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April 02, 2020

It’s very important to know the differences between carbon monoxide (CO) and carbon dioxide (CO2), as both gases can be seriously harmful to a person's health. Unfortunately, it’s not uncommon for people to confuse the two gases, which is a concerning issue that doesn’t seem to be improving.

It is easy to understand why CO and CO2 are mixed up as they are both a combination of oxygen and carbon. However, both can be extremely dangerous in their own way, so it is best to understand what each gas is, in order to detect them safely! We’re often asked if a CO detector would detect CO2 and the answer is simply no. It’s crucial to do your research and get the correct monitor for the gas you are trying to detect, this is a common mistake that even your search engine might get mixed up. Take a look at the example below:

Search engine confuse co and co2

As you can see the search term used is ‘carbon dioxide detector’ but 7 out of 8 links on this search relate to carbon monoxide. If this goes unnoticed, someone could end up monitoring the wrong gas, completely unaware that they aren’t protected from the initial gas they set out to detect. To avoid this mistake, it is crucial to educate yourself on the differences between CO and CO2 and what they are.

What is Carbon Monoxide (CO)?

CO is a harmful, poisonous gas which, if inhaled, can make you extremely unwell and at higher levels, could kill you. This is why carbon monoxide is sometimes referred to as ‘the silent killer’.

If you breathe in carbon monoxide, it enters your bloodstream which mixes with haemoglobin, to form carboxyhemoglobin. This results in the blood being unable to carry oxygen which causes lack of oxygen in the body, forcing cells and tissue to fail and/or die.

Symptoms of CO poisoning

CO symptoms from DMIRS on Vimeo.

  • Headaches/dizziness
  • Breathlessness
  • Tiredness
  • Nausea
  • Vomiting
  • Pains in chest and/or stomach
  • Problems with sight

If you are experiencing symptoms like this and think you have been exposed to carbon monoxide, seek medical attention immediately.

Avoiding carbon monoxide exposure

Carbon monoxide leaks can be caused by a number of household appliances that are fueled by gas, coal, wood and oil for example: boilers, gas fires, stoves/cookers, heating systems and so on. If these appliances are not properly installed and maintained, you could be at risk of dangerous carbon monoxide leaks. CO gas has no taste, colour, or smell, meaning it is hard to know when there is a leak!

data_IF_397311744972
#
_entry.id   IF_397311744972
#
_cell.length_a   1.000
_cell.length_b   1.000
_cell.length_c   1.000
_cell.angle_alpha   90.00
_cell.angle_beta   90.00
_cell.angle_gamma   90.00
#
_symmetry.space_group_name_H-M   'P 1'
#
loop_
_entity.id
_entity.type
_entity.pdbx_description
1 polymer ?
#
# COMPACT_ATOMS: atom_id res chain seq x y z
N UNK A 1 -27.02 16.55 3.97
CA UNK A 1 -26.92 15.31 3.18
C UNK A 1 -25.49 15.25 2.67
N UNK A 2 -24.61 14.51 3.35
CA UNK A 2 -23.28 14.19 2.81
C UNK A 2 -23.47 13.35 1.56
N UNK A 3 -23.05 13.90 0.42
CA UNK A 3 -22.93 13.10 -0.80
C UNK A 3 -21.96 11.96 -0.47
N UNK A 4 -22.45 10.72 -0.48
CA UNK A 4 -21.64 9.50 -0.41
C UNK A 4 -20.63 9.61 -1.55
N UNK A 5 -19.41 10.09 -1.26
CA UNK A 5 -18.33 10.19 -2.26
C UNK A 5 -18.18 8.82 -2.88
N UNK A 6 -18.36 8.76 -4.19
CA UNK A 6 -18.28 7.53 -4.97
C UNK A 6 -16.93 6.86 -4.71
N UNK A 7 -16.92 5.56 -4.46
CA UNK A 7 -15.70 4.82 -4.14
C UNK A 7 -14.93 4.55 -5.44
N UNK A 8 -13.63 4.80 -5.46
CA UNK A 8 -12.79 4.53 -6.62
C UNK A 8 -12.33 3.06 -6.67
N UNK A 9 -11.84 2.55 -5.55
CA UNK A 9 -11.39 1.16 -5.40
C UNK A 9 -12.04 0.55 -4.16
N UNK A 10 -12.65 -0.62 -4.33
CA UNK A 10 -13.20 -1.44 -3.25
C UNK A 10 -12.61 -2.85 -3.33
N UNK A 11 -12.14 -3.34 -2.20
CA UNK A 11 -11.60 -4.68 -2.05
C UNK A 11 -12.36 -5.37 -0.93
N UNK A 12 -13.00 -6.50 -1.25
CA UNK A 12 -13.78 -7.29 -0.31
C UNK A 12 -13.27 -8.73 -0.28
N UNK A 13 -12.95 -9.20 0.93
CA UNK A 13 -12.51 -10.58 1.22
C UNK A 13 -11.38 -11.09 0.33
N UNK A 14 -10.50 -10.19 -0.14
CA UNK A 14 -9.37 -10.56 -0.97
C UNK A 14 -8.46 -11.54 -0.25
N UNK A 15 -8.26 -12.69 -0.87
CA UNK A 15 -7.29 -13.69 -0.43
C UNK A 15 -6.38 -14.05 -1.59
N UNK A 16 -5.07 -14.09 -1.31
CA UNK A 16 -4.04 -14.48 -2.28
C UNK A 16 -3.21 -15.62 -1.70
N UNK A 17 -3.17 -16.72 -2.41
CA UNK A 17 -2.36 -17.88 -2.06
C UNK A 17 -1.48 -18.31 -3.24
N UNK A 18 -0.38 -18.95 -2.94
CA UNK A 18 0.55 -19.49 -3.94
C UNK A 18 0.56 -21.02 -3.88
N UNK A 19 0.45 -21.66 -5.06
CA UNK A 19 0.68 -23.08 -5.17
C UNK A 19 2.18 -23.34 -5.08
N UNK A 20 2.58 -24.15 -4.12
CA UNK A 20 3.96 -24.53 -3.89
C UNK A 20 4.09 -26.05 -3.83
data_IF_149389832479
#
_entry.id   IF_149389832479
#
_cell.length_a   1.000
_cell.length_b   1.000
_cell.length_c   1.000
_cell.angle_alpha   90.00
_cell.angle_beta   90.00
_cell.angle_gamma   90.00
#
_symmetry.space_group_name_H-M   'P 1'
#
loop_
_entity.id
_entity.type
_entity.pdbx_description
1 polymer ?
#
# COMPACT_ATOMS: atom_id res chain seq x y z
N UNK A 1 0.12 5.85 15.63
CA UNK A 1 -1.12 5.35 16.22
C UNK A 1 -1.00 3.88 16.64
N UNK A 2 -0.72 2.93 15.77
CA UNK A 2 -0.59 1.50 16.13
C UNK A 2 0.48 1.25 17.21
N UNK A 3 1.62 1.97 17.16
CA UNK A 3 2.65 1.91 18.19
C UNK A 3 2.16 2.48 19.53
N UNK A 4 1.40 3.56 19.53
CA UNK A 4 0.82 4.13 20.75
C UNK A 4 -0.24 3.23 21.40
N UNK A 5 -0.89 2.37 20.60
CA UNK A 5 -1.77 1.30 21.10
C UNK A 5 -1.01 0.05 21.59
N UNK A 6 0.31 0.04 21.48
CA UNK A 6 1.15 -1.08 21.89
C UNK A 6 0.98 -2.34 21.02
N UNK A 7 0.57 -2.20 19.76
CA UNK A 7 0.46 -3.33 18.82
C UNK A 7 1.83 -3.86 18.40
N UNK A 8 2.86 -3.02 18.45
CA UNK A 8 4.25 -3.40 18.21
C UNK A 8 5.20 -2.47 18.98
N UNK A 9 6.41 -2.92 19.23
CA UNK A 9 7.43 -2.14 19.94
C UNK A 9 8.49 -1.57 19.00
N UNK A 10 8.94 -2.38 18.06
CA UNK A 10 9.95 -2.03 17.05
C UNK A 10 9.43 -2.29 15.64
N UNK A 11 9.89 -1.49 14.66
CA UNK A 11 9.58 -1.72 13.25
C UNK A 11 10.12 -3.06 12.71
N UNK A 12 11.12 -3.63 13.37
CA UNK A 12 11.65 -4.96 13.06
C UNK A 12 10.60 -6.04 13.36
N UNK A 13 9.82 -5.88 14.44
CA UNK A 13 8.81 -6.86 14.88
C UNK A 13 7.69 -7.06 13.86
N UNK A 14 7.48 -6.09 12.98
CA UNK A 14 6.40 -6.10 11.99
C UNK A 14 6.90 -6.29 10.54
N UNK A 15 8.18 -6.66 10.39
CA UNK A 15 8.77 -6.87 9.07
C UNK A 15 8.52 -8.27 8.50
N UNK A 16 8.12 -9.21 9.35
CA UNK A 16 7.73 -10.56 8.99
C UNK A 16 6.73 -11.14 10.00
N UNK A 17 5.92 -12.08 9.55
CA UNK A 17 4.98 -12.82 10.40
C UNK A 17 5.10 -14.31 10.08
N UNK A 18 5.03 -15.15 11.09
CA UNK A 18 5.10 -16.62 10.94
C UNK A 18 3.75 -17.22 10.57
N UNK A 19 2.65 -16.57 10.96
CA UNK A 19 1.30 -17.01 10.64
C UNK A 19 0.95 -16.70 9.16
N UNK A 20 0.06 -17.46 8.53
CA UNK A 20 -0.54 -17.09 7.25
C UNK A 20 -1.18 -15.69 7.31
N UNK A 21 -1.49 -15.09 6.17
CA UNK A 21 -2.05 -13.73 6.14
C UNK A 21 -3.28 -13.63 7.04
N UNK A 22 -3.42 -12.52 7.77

Protecting yourself from potential CO leaks is easy, simply install a carbon monoxide detector to alert you of a dangerous leak. It is advised that your alarm set point is in line with your local legislation regarding levels carbon monoxide.

What is Carbon Dioxide (CO2)?

Carbon dioxide molecules

Carbon dioxide gas exists naturally in the air we breathe at a level of around 0.04% and is completely unharmful to humans. However, when humans are exposed to higher levels of CO2, it can cause intoxication and/or poisoning. Similar to carbon monoxide, carbon dioxide is odorless, colourless, and tasteless making it extremely hard to detect.

CO2 is used in a number of facilities and businesses but many are unaware of, or sadly disregard the dangers of carbon dioxide.

The effects of CO2 on the human body

  • Vomiting/Nausea
  • Headaches/Dizziness
  • Loss of consciousness
  • In worst cases, CO2 exposure can cause comas and ultimately death

Avoiding CO2 Exposure

As already mentioned, carbon dioxide is very hard to detect, which is why CO2 monitoring systems are so important. If you use carbon dioxide in your facility, for whatever application, you should have a CO2 detection system in place to protect yourself from dangerous carbon dioxide leaks.

We provide a range of CO2 detectors and Alarms to suit any application, you can view themhere.

Carbon Dioxide Vs Carbon Monoxide

Whilst CO and CO2 are both dangerous, the exposure levels at which they are harmful to humans are completely different. With CO2, the recommended short term exposure limit tends to be around 30,000ppm, with the long term limit being around 5,000ppm, this means that carbon dioxide detectors should have customizable set-points specific to the users requirements,like the Ax60+. Whereas with CO, symptoms from exposure start to show at levels as low as 70ppm, meaning carbon monoxide must be detected from the slightest increase to avoid any harm.

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